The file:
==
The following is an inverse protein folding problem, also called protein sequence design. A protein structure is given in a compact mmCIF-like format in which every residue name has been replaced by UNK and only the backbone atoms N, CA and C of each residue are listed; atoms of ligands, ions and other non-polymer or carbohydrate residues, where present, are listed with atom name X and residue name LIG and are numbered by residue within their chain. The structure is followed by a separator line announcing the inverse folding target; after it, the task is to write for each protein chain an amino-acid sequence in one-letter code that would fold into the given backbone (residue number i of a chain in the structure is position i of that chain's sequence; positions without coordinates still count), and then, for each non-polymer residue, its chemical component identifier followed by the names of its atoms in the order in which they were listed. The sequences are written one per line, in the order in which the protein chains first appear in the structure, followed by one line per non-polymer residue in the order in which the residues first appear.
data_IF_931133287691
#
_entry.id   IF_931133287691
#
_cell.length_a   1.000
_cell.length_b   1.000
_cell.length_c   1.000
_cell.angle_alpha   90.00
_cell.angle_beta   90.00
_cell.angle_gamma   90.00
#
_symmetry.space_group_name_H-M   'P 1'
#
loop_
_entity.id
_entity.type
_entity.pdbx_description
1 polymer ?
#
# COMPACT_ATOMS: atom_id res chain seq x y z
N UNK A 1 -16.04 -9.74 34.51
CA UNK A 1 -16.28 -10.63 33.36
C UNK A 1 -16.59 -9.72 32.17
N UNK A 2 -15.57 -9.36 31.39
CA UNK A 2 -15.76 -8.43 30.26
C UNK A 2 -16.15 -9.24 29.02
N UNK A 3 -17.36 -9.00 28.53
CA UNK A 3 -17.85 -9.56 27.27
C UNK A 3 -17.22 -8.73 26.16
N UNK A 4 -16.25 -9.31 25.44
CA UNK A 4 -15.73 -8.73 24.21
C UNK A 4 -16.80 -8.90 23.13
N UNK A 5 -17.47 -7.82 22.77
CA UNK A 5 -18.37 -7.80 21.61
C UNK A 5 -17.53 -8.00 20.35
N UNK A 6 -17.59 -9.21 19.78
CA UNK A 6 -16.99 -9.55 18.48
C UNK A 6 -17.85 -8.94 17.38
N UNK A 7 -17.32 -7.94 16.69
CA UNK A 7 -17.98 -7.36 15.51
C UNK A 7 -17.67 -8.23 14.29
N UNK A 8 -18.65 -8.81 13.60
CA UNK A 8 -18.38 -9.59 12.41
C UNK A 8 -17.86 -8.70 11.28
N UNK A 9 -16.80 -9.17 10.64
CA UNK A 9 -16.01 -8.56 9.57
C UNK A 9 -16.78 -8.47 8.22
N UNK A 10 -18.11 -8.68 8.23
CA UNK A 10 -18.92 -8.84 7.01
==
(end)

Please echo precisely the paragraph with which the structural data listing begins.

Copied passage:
The following is an inverse protein folding problem, also called protein sequence design. A protein structure is given in a compact mmCIF-like format in which every residue name has been replaced by UNK and only the backbone atoms N, CA and C of each residue are listed; atoms of ligands, ions and other non-polymer or carbohydrate residues, where present, are listed with atom name X and residue name LIG and are numbered by residue within their chain. The structure is followed by a separator line announcing the inverse folding target; after it, the task is to write for each protein chain an amino-acid sequence in one-letter code that would fold into the given backbone (residue number i of a chain in the structure is position i of that chain's sequence; positions without coordinates still count), and then, for each non-polymer residue, its chemical component identifier followed by the names of its atoms in the order in which they were listed. The sequences are written one per line, in the order in which the protein chains first appear in the structure, followed by one line per non-polymer residue in the order in which the residues first appear.